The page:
CR: One or two. It’s like, it’s so weird, right? That in this diverse institution, we have to go out of our way to find that community. You’ll find that community in places that you don’t expect, you have to go find the Latinx clubs, you have to go find the Latinx classes, right? A lot of Latinx people here are doing some kind of like a major or studying something related to the Latinx experience, right? I know a bunch of people are in Chicano, Chicanx studies, and like, I’m trying to get a Spanish minor, right? And it’s like, that’s where you find it. And if you’re not in those classes, you don’t find it. I mean, it’s crazy. It’s crazy, right? But that’s the thing, though. Our eyes kind of see it as like a silver lining in a way. Essentially, chances are, you might not find any if you don’t look for them. But because of that, every other Latinx kid is looking for you too, you know? They’re looking for you just as hard as you’re looking for them, right? And so it’s like, everyone’s congregating there because everyone wants the same thing as you.

JJ: Yeah.

CR: And so it’s like, it’s sad but it’s nice.

JJ: Yeah, I think that’s more of like another bittersweet moment, right?

CR: Yeah, exactly.

JJ: It’s sad that we have to find a community in the exact places that we know it’s going to be.

CR: Yeah.

JJ: It’s almost like stereotyping in a way.

CR: Yeah, exactly. You have to adhere to that.

JJ: Yeah, exactly, you have to adhere to some social norm at some societal level.

CR: Bro, we’re being ghettoized.

JJ: We’re being ghettoized?

CR: Dude, this literally sanctioning us into ghettos. Oh, my God, I just realized.

JJ: Are you calling the Chicano/Chicanx studies a ghetto?

CR: No, because is that not what it is, right? It’s like, “Oh, you guys can find people and congregate, but only in the places that we let you.” That’s crazy. That’s one way to look at it.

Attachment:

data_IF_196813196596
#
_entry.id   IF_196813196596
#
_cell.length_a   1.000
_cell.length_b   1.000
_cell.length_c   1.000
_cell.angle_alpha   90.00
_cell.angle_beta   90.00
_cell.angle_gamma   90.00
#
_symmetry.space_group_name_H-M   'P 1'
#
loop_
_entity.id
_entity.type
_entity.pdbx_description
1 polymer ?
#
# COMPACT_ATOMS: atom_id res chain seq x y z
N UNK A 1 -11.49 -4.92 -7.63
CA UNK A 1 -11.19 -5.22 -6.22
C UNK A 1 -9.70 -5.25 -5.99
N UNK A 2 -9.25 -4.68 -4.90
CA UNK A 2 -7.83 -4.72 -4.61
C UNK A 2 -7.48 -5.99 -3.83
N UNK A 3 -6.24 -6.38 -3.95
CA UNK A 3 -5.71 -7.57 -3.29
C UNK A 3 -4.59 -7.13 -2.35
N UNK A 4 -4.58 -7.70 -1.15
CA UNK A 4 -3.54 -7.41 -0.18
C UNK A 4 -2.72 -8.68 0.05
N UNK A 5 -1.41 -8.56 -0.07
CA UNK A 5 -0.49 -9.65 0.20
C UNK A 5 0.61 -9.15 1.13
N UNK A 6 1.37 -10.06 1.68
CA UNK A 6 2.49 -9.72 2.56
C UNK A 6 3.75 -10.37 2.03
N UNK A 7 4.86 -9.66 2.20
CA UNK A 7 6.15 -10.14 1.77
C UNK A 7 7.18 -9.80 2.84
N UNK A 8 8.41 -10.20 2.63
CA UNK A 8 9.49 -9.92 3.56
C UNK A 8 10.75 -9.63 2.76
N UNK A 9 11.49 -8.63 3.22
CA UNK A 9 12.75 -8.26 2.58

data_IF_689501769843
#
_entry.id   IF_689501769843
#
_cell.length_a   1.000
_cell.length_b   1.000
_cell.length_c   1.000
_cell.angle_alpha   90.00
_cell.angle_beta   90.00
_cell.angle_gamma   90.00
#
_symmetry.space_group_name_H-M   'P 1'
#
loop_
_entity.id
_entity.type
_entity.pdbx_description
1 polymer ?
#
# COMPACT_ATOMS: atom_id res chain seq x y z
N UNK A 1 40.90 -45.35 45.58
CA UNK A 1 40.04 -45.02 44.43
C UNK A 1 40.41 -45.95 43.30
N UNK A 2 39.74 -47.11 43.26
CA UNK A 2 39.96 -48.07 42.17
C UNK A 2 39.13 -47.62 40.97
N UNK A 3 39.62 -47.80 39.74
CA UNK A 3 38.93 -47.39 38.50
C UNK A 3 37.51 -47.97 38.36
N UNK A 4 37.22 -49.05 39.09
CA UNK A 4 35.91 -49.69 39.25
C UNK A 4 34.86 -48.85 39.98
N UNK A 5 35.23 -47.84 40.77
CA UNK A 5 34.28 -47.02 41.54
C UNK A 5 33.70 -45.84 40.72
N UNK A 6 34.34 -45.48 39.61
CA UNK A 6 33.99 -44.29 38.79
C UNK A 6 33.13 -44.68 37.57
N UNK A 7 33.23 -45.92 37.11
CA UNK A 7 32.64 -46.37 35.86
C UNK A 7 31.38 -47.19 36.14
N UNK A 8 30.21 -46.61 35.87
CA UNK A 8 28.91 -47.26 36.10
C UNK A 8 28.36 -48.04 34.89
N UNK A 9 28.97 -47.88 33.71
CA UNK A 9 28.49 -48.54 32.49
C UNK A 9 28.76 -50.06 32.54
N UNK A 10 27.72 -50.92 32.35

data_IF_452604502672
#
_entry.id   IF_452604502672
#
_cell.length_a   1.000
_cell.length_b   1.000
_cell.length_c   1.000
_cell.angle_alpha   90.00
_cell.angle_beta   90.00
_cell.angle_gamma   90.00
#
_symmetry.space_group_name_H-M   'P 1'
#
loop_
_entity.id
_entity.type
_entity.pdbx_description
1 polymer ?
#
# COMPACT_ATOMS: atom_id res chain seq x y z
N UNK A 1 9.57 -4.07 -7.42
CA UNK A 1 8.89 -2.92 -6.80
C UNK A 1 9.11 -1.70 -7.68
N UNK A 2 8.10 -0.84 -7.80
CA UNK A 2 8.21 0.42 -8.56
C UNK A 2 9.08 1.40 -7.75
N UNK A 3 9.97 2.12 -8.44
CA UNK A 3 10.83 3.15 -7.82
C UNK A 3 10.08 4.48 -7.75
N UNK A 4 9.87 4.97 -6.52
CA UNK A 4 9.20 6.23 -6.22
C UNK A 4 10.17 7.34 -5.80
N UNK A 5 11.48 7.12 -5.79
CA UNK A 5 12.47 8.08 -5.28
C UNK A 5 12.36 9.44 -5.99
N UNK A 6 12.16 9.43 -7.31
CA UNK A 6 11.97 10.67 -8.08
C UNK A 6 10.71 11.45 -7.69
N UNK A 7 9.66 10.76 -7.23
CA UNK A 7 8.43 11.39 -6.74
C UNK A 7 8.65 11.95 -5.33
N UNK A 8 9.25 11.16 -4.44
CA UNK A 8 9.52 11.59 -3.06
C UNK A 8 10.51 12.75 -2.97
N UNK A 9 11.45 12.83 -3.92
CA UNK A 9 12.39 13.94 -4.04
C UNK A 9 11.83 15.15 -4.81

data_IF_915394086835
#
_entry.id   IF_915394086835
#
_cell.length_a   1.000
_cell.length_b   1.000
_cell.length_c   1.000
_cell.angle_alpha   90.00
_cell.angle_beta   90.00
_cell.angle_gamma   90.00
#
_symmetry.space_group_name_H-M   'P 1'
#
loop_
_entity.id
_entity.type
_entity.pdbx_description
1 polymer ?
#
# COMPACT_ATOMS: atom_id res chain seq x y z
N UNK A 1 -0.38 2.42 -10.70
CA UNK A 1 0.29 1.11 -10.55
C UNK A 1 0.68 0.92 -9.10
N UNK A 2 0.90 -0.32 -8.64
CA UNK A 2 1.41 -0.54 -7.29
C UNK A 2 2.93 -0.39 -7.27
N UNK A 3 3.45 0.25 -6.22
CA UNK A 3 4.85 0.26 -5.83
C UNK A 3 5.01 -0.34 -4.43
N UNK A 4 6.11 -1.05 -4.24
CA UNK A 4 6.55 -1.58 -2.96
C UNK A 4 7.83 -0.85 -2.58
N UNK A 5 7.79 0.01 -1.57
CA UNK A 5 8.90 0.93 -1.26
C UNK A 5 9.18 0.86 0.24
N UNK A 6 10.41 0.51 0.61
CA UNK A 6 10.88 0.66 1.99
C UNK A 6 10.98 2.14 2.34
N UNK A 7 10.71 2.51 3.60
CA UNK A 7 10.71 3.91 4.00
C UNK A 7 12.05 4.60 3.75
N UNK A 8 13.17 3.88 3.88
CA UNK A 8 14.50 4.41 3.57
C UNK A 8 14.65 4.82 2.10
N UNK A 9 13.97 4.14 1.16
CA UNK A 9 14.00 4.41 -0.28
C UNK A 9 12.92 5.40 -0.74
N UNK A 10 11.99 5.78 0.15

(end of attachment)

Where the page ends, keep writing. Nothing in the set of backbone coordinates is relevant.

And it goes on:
JJ: That is one way to look at it.

CR: But I’m not— that’s a perspective.

JJ: We’re sociology majors.

CR: Exactly. That’s what we’re doing, that’s what we’re doing.

JJ: But like, you also know that that’s exactly where they’re going. So like, even if you do feel out of place, right, for like a day or two, you can go to any of those clubs and you’ll feel at home.

CR: Oh, dude, it’s so nice.

JJ: But the moment you step out of it.

CR: You’re back.

JJ: You’re back, yeah. And it’s kind of horrible. I don’t want to take Chicano and Chicana classes just to find people who look like me. I want to be able to take my major-oriented classes with people who look like me, and not have to go to like, a specialty, right? Because that’s just messed up on so many levels.

CR: Yeah, yeah, yeah. And it’s so interesting too because it’s such a weird intersection of all the things that we’re here for, right? Because the other thing is like Chicano/Chicanx studies and Spanish majors, that’s not going to make you any money. And it’s like—

JJ: We laugh about it, right? But that’s the truth.